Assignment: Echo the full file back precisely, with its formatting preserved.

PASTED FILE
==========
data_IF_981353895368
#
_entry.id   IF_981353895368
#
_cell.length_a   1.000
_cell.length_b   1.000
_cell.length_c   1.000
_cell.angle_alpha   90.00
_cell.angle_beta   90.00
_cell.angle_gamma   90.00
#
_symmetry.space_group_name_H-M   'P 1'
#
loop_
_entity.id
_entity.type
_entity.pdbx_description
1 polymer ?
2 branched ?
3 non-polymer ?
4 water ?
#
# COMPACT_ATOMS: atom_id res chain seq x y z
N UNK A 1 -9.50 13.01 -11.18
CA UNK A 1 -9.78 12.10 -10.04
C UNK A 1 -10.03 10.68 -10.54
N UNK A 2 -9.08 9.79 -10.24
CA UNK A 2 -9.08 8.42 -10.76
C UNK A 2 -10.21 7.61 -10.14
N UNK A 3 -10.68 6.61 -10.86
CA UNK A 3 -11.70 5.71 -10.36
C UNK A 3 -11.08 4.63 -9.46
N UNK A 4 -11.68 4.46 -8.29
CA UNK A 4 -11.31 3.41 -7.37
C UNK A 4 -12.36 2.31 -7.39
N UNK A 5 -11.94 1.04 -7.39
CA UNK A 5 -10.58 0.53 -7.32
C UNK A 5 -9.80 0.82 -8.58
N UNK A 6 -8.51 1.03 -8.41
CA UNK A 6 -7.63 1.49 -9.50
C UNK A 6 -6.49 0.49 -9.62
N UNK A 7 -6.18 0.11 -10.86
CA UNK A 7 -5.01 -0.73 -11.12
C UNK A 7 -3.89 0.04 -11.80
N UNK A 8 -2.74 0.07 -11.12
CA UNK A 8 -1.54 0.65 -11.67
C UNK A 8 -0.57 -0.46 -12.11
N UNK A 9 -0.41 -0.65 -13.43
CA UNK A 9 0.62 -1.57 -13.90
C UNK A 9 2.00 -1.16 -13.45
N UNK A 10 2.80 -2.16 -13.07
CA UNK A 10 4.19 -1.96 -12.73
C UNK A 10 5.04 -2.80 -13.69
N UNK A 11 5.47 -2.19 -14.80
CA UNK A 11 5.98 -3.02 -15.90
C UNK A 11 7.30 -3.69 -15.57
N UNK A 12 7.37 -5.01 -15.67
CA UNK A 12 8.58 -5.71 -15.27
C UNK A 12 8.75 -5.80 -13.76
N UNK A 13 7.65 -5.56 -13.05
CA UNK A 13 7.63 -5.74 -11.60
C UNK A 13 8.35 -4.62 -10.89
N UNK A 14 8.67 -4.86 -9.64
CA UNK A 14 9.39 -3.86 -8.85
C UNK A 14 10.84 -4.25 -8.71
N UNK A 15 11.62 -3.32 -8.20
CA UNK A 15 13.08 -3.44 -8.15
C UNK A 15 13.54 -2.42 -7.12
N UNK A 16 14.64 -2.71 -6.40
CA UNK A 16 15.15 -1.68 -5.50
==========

data_IF_981353895368
#
_entry.id   IF_981353895368
#
_cell.length_a   1.000
_cell.length_b   1.000
_cell.length_c   1.000
_cell.angle_alpha   90.00
_cell.angle_beta   90.00
_cell.angle_gamma   90.00
#
_symmetry.space_group_name_H-M   'P 1'
#
loop_
_entity.id
_entity.type
_entity.pdbx_description
1 polymer ?
2 branched ?
3 non-polymer ?
4 water ?
#
# COMPACT_ATOMS: atom_id res chain seq x y z
N UNK A 1 -9.50 13.01 -11.18
CA UNK A 1 -9.78 12.10 -10.04
C UNK A 1 -10.03 10.68 -10.54
N UNK A 2 -9.08 9.79 -10.24
CA UNK A 2 -9.08 8.42 -10.76
C UNK A 2 -10.21 7.61 -10.14
N UNK A 3 -10.68 6.61 -10.86
CA UNK A 3 -11.70 5.71 -10.36
C UNK A 3 -11.08 4.63 -9.46
N UNK A 4 -11.68 4.46 -8.29
CA UNK A 4 -11.31 3.41 -7.37
C UNK A 4 -12.36 2.31 -7.39
N UNK A 5 -11.94 1.04 -7.39
CA UNK A 5 -10.58 0.53 -7.32
C UNK A 5 -9.80 0.82 -8.58
N UNK A 6 -8.51 1.03 -8.41
CA UNK A 6 -7.63 1.49 -9.50
C UNK A 6 -6.49 0.49 -9.62
N UNK A 7 -6.18 0.11 -10.86
CA UNK A 7 -5.01 -0.73 -11.12
C UNK A 7 -3.89 0.04 -11.80
N UNK A 8 -2.74 0.07 -11.12
CA UNK A 8 -1.54 0.65 -11.67
C UNK A 8 -0.57 -0.46 -12.11
N UNK A 9 -0.41 -0.65 -13.43
CA UNK A 9 0.62 -1.57 -13.90
C UNK A 9 2.00 -1.16 -13.45
N UNK A 10 2.80 -2.16 -13.07
CA UNK A 10 4.19 -1.96 -12.73
C UNK A 10 5.04 -2.80 -13.69
N UNK A 11 5.47 -2.19 -14.80
CA UNK A 11 5.98 -3.02 -15.90
C UNK A 11 7.30 -3.69 -15.57
N UNK A 12 7.37 -5.01 -15.67
CA UNK A 12 8.58 -5.71 -15.27
C UNK A 12 8.75 -5.80 -13.76
N UNK A 13 7.65 -5.56 -13.05
CA UNK A 13 7.63 -5.74 -11.60
C UNK A 13 8.35 -4.62 -10.89
N UNK A 14 8.67 -4.86 -9.64
CA UNK A 14 9.39 -3.86 -8.85
C UNK A 14 10.84 -4.25 -8.71
N UNK A 15 11.62 -3.32 -8.20
CA UNK A 15 13.08 -3.44 -8.15
C UNK A 15 13.54 -2.42 -7.12
N UNK A 16 14.64 -2.71 -6.40
CA UNK A 16 15.15 -1.68 -5.50